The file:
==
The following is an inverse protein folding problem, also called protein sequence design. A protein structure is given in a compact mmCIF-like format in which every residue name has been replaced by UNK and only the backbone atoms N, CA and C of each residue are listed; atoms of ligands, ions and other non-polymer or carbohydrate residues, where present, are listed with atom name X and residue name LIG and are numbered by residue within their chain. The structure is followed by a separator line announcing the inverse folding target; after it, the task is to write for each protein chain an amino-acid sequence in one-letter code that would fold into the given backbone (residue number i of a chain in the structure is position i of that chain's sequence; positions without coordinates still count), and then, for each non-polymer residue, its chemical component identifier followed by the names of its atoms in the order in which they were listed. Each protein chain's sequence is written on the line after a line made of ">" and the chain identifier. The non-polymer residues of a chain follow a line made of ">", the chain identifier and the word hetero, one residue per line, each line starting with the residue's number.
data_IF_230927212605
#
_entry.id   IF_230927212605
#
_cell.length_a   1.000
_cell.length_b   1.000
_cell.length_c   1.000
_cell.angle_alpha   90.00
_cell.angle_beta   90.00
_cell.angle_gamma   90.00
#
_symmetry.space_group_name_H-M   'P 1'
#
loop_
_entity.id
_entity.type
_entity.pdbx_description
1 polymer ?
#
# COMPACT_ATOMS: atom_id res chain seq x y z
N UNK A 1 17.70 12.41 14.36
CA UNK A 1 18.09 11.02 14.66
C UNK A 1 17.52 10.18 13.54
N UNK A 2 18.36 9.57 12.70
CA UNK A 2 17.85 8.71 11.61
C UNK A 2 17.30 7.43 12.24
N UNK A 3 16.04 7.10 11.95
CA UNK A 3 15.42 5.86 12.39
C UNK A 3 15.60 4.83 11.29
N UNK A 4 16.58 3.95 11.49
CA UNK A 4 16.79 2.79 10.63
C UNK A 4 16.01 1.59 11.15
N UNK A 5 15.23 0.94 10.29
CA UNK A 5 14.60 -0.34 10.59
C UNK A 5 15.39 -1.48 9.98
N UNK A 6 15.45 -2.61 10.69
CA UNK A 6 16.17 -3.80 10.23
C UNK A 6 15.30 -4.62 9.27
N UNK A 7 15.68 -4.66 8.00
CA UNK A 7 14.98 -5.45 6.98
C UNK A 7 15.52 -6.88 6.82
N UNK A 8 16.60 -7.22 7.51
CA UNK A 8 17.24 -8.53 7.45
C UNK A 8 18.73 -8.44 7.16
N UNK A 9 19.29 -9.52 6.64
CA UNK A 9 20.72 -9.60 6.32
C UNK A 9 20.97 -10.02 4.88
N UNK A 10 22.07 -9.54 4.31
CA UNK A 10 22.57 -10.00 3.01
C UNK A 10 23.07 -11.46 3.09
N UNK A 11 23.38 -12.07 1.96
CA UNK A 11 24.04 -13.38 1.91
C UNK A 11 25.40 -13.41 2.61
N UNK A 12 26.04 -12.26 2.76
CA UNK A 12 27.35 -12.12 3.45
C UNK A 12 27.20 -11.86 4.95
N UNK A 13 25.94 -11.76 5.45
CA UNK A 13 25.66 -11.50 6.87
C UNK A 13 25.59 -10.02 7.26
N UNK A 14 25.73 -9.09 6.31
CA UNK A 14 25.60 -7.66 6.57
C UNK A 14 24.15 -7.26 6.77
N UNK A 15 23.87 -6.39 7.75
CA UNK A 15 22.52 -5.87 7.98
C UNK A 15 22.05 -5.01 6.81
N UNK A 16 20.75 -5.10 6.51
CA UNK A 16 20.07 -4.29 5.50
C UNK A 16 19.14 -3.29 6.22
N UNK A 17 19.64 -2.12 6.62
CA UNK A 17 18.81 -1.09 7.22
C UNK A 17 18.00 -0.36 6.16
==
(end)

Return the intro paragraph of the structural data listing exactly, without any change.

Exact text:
The following is an inverse protein folding problem, also called protein sequence design. A protein structure is given in a compact mmCIF-like format in which every residue name has been replaced by UNK and only the backbone atoms N, CA and C of each residue are listed; atoms of ligands, ions and other non-polymer or carbohydrate residues, where present, are listed with atom name X and residue name LIG and are numbered by residue within their chain. The structure is followed by a separator line announcing the inverse folding target; after it, the task is to write for each protein chain an amino-acid sequence in one-letter code that would fold into the given backbone (residue number i of a chain in the structure is position i of that chain's sequence; positions without coordinates still count), and then, for each non-polymer residue, its chemical component identifier followed by the names of its atoms in the order in which they were listed. Each protein chain's sequence is written on the line after a line made of ">" and the chain identifier. The non-polymer residues of a chain follow a line made of ">", the chain identifier and the word hetero, one residue per line, each line starting with the residue's number.